I believe Cooper still has 3 US plants, Findlay OH, Tupelo, MS, and Texarkana, AR, but I believe they also source some of their tires from China, India, and England - you have to look at first 2 characters of DOT code to see where made.
I don't know if India is still in the picture, but at one time there was a proposed merger or acquisition of/by the company they were affiliated with in India that fell thru. England is combined with Avon and China with Kenda.
Problem is availability of sizes for older cars. 14's rare as hens teeth, 15's going that way. 16 inch is kind of minimum in current OE use with 17, 18, 19, 20 more and more. And whitewalls even harder to find.
Older P225/75R14 Trendsetters I have were made in AR, but they were discontinued about 10 years back. Cooper internet site shows Trendsetter SE still made in P235/75R15 in narrow white but the Trendsetter is a low end tire (low priced tight margin) and I had heard these had been off shored to Chinese factory due to cost of manufacture - but if they are low production they may still be run in batches here like the old big 14's before they were discontinued.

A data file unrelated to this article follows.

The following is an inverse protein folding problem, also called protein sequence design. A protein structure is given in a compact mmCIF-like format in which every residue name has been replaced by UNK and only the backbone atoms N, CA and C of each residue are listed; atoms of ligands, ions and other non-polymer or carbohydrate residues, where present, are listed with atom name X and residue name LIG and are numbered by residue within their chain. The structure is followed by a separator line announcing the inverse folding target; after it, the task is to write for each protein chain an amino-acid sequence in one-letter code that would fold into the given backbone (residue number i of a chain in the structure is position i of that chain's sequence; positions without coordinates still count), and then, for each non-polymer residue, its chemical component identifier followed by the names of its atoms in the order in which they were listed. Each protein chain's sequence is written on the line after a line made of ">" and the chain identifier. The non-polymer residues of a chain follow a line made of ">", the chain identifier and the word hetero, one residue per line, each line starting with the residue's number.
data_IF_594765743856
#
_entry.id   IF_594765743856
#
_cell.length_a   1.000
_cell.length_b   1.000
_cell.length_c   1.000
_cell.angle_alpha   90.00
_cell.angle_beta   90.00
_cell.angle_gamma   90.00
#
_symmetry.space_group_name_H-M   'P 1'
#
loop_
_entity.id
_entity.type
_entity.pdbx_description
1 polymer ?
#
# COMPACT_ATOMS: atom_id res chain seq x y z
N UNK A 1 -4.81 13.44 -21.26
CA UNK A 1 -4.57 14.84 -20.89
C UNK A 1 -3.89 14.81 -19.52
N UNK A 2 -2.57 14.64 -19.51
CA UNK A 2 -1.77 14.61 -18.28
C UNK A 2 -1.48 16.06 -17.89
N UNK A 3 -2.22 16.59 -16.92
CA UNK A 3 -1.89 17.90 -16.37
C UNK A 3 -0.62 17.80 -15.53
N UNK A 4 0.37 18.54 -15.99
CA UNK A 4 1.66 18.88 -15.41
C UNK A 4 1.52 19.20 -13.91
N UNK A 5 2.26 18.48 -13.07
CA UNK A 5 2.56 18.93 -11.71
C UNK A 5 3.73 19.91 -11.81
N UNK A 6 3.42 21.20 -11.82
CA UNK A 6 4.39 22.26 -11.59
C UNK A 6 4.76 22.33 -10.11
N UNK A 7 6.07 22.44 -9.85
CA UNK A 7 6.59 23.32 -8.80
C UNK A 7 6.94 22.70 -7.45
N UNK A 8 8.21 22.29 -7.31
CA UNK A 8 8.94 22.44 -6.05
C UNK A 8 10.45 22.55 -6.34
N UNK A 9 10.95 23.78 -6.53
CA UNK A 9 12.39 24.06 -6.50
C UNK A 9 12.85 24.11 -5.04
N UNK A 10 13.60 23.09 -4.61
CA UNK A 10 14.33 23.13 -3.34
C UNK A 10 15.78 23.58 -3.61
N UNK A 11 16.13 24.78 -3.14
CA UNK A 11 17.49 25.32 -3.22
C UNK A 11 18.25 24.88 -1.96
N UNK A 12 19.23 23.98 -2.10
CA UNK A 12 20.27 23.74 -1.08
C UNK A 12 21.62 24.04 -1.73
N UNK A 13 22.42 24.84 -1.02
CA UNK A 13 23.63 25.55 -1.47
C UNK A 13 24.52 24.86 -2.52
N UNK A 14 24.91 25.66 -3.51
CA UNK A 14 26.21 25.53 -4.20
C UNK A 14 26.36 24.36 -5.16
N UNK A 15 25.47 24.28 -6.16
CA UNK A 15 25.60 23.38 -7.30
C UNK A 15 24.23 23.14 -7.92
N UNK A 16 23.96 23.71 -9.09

Don't have any newer P235/75R15 to check, can anyone provide DOT code on recent Coopers? First 2 characters after DOT is plant code: U9 is Tupelo, MS; UP is Findlay OH; UT is Texarkana, AR; etc.
Edward Mills Antique Tractors 1930-1960 Antique Cars 1960-1985On 9/25/2016 11:47 AM, Ray Jones wrote:
Being an old fart, this goes back decades.
Back in the day, the understanding was that Continental Tires had a hard compound to aid high mileage and Michelin's had a soft compound for the top 2/3's or so for traction and better road holding abilities and then went to a hard compound to keep you off the cords. Thus, you found the on economy imports such as VW and Michelin's on the more pricey brands.
My wife insisted on Michelin's just for that reason. Then, she would inform me she needed new tires when they got so they didn't hold as well as she was used to. Looking at them, the tread was well worn, but had some use left to my eye, but you could tell the difference on the road.
I now live in a rural area with mostly gravel roads and use only Cooper Tires. I tried several brands out here and found Cooper's did best.
What we run into is that when the tread gets low, we end up with a rock puncture.